Audiobook Review: Star Wars: The Perfect Weapon by Delilah S. Dawson
Genre: Science Fiction, Space Opera, Science-Fantasy
Series: Star Wars Canon
Publisher: Del Ray (November 24, 2015)
Tiara’s Rating: 3 of 5 Stars
Narrator: January LaVoy | Length: 1 hrs and 57 mins | Audiobook Publisher: Random House Audio (November 24, 2015) | Whispersync Ready: No
Very slight spoilers, but you’ve been warned.
I’m one of those people who is easily distracted by secondary characters to the point of joining their cult followings, and I’m not sorry. My most recent secondary character obsession is, Benzine Netal, a character from Star Wars: The Force Awakens the latest installment in the Star Wars universe. In one particular scene we are briefly scan to this intriguing looking woman dressed in Harlequin-esque attire, and in the next we’re learning the bounds of her treachery. She wasn’t in the movie long, but she had the potential to be more than a bit player in the movie, as many characters did, in my mind. There was something interesting and exciting about her character. She offered a plausible counter to Rey’s “moral excellence,”a woman who seemed cold and whose allegiances were shifty unlike the Imperial dedication from Phasma. Bezine carried herself as if she’s not someone to be trifled with, and I was excited to hear there would be a story to explore her background. I wish I could say that I loved what I learned about her. Unfortunately, they did nothing of importance with the character.
Bazine is The Perfect Weapon. trained from childhood to become a formidable foe and fulfill one ultimate goal (unbeknownst to her) that her teacher wanted, which really didn’t make much sense since he had years to complete this objective. There seems to be no mention of her parents because she was adopted from an orphanage by her mentor. Years later, she’s given a mission that requires she turn to him for help because she needs a ship. Why do all spy types need a ship? Do they not save the credits they get to buy one of their own? Her mentor agrees to give her a ship as long as she take his Pantoran techie, a rookie who needs to complete an off-world mission and could use her help. The only problem with this Pantoran is that he was absolutely the most unnecessary character I’ve ever encountered in a book. In fact, the whole premise for the story was weak, and a part near the end had me like, “HOW CONVENIENT!” You really don’t see Bazine being “The Perfect Weapon” much, which is okay. I’m getting to that.
So, why did rate it more than 1-star? Well, because I liked what I did learn about Bazine outside this missions’s premise. How her whole life has been manipulated to be this cold woman when she could’ve been anyone she wanted instead of a woman who wears eel ink on her finger tips or wears poisoned black lipstick to come in for a close kill. She’s not only emotionally scarred, but she’s physically scarred. Her face is a mask to hide the horror of a mission gone bad, and that’s something I would’ve loved to have heard more about. I’m sure seeing her in that moment of both emotional vulnerability and rage would’ve been an excellent story. I would have loved to explore these aspects of Bazine more, the slip of being a woman who does care but at the same time she does what is necessary. It’s not assumed she doesn’t care because she’s just a cold woman. She stops caring because everything she cares about is taken from her to make her the spy she is. It’s dangerous for her to care.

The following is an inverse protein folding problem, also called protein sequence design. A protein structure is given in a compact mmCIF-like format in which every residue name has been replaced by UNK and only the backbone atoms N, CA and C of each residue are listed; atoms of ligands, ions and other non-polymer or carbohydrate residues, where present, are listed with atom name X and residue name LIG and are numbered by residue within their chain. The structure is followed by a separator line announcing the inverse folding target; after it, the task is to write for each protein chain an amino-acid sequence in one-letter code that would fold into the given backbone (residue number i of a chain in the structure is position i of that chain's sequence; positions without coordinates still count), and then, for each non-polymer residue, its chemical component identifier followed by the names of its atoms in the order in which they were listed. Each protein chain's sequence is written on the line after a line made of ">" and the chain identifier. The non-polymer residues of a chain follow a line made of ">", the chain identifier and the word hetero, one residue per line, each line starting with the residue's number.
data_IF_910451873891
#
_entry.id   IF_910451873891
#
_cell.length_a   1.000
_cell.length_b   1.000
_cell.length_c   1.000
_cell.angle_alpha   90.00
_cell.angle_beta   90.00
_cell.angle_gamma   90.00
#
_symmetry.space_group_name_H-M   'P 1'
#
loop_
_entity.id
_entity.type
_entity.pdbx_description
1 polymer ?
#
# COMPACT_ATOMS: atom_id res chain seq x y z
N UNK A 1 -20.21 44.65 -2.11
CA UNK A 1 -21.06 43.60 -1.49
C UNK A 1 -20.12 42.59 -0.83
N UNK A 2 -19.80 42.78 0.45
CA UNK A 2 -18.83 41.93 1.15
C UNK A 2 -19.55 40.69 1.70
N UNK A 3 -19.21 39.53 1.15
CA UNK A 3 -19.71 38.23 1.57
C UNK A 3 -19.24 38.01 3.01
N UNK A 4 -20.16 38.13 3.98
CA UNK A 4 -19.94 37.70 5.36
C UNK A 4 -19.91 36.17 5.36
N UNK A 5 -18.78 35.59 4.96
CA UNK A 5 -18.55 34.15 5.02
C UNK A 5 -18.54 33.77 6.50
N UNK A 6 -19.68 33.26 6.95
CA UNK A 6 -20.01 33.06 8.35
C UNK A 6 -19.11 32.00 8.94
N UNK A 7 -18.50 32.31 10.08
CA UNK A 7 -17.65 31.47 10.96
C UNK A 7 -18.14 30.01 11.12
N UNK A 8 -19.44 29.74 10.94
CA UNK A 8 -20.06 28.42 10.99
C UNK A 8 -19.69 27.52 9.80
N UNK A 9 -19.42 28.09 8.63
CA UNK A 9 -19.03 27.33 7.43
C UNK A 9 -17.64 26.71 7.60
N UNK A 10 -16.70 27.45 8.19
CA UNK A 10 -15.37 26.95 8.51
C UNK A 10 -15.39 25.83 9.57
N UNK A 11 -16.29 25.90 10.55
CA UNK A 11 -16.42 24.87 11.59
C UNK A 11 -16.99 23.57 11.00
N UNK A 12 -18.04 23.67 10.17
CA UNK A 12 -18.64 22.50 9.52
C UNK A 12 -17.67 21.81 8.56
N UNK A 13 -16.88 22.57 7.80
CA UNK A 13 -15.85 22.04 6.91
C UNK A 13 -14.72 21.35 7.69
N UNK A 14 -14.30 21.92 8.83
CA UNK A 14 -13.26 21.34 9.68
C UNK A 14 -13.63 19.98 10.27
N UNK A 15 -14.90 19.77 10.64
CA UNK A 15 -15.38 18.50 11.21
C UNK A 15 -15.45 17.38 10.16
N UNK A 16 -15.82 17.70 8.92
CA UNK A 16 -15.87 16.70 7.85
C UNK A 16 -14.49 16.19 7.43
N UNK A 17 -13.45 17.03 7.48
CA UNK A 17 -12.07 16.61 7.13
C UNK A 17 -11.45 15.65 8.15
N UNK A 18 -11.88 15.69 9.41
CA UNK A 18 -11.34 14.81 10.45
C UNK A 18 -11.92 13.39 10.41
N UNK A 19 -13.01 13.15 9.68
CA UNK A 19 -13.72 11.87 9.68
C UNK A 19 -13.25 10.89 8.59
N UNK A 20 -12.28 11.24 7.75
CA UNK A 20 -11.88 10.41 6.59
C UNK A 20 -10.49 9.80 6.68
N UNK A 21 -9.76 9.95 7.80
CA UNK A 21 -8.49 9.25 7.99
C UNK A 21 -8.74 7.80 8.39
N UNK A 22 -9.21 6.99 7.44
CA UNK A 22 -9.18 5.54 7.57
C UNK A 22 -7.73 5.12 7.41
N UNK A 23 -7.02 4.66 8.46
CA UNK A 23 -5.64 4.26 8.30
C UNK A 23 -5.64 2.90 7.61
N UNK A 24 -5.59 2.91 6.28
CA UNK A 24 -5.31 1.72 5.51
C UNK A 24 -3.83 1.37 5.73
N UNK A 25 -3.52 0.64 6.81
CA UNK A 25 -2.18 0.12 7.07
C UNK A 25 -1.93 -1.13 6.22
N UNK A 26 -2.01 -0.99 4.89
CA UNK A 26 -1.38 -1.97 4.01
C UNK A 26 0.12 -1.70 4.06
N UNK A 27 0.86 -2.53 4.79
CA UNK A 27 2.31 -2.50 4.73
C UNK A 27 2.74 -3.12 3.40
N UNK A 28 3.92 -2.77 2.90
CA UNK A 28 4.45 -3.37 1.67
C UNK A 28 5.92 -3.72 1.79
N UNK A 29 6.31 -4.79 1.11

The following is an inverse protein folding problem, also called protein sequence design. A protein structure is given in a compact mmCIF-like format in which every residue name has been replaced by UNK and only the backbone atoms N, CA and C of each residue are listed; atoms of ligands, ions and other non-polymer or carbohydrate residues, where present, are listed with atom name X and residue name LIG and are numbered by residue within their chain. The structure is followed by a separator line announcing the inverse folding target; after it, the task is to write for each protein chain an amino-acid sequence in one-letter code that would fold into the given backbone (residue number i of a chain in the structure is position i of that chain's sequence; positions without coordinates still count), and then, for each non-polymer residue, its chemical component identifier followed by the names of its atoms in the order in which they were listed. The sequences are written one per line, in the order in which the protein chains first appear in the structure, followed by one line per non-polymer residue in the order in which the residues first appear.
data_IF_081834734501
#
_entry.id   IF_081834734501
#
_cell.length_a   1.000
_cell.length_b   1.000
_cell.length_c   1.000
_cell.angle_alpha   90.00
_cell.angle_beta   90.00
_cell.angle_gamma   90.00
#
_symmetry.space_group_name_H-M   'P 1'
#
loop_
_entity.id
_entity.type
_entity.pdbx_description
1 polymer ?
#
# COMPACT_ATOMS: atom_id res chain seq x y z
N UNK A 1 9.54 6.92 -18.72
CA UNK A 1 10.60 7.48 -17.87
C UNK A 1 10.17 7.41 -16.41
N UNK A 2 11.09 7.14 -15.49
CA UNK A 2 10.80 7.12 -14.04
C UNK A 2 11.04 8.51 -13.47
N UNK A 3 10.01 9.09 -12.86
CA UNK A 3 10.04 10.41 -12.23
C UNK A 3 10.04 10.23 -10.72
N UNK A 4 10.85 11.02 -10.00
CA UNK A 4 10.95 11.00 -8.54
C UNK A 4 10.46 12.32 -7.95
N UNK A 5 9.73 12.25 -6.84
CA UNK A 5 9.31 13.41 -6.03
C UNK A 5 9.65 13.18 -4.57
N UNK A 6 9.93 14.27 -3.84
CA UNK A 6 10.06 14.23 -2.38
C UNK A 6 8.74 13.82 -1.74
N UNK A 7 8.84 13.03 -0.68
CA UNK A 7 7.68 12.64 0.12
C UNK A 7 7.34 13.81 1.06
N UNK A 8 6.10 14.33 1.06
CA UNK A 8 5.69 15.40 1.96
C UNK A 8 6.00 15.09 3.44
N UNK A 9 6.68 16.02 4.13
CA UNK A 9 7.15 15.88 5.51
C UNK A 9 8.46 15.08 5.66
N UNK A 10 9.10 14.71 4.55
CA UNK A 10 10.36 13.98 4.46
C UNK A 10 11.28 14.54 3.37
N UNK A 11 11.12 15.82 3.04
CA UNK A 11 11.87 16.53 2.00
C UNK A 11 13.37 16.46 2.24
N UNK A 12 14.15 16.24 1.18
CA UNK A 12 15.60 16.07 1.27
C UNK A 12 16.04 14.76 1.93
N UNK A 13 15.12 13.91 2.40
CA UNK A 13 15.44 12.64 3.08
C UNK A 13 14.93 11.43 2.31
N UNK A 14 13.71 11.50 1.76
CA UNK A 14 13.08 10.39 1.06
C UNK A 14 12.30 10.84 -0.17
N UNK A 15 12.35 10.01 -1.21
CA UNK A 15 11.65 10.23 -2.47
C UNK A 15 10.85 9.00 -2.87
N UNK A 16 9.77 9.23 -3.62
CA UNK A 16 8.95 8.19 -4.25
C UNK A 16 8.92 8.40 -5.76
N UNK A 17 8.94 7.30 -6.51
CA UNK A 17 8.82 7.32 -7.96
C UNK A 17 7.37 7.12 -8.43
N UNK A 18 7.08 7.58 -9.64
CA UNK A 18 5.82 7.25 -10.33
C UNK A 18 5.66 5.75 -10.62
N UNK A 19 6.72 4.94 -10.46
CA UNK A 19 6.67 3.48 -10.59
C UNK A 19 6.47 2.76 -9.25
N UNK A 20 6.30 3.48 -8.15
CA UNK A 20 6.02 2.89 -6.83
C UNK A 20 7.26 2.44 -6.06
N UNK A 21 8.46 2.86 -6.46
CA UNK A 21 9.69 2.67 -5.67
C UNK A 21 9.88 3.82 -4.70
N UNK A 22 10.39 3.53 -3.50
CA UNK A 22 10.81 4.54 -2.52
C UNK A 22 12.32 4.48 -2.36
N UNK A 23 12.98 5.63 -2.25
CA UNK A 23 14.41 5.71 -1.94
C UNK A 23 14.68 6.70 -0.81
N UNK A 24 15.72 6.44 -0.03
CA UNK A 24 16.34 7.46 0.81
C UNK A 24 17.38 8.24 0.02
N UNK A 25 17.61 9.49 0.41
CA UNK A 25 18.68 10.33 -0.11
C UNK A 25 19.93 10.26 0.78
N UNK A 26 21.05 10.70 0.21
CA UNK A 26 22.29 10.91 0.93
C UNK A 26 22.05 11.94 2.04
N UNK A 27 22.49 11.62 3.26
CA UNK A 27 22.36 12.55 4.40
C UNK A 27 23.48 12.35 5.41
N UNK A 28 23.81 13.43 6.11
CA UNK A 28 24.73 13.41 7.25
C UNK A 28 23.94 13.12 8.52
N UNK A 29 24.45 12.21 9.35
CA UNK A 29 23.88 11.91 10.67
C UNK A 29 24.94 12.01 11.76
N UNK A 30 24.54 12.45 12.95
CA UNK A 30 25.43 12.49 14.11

A couple of things other than the plot annoyed me. The constant reminder that she’s a sexy woman and what she’s wearing can get old in the story. We understand this, and even Bazine acknowledges she is beautiful, but beauty isn’t always worth its merits that people place on it in her opinion. We didn’t need constant words being taken up with drunk men hitting on her. Loss potential wasted on words about men too disgusting to be in her presence, according to her, which is another thing that annoyed me. You are a spy. You’ve admitted that you’ve had to go to some awful places, but still have to continuously harp on how gross something is instead of being the focused machine you are. I’m not saying she should’ve ignored it, but we get it! She thinks what she’s doing is gross. There are way better ways to convey disgust other than having what amounts to “OMG YUCK!” every couple pages. And what’s the point of having a million weapons on your person if you’re not actually going to use them. Inquiring minds want to know.
Anyhow, in Bazine, you do see a loss for what she could’ve been, how tired she is, how she feeds off the adrenaline she feels during a mission despite this. January LaVoy did an excellent job with the voices. I loved her Bazine. Just like with almost all Star Wars books I’ve listened to, this has sound effects, but thankfully, they don’t ever overtake the narration. I’m really impressed they added production to such a short story. Just like with The Force Awakens, I don’t think this is a necessary read, but it’s fun to learn a little more about that interesting lady from the cantina (who I hope to see more of… please…).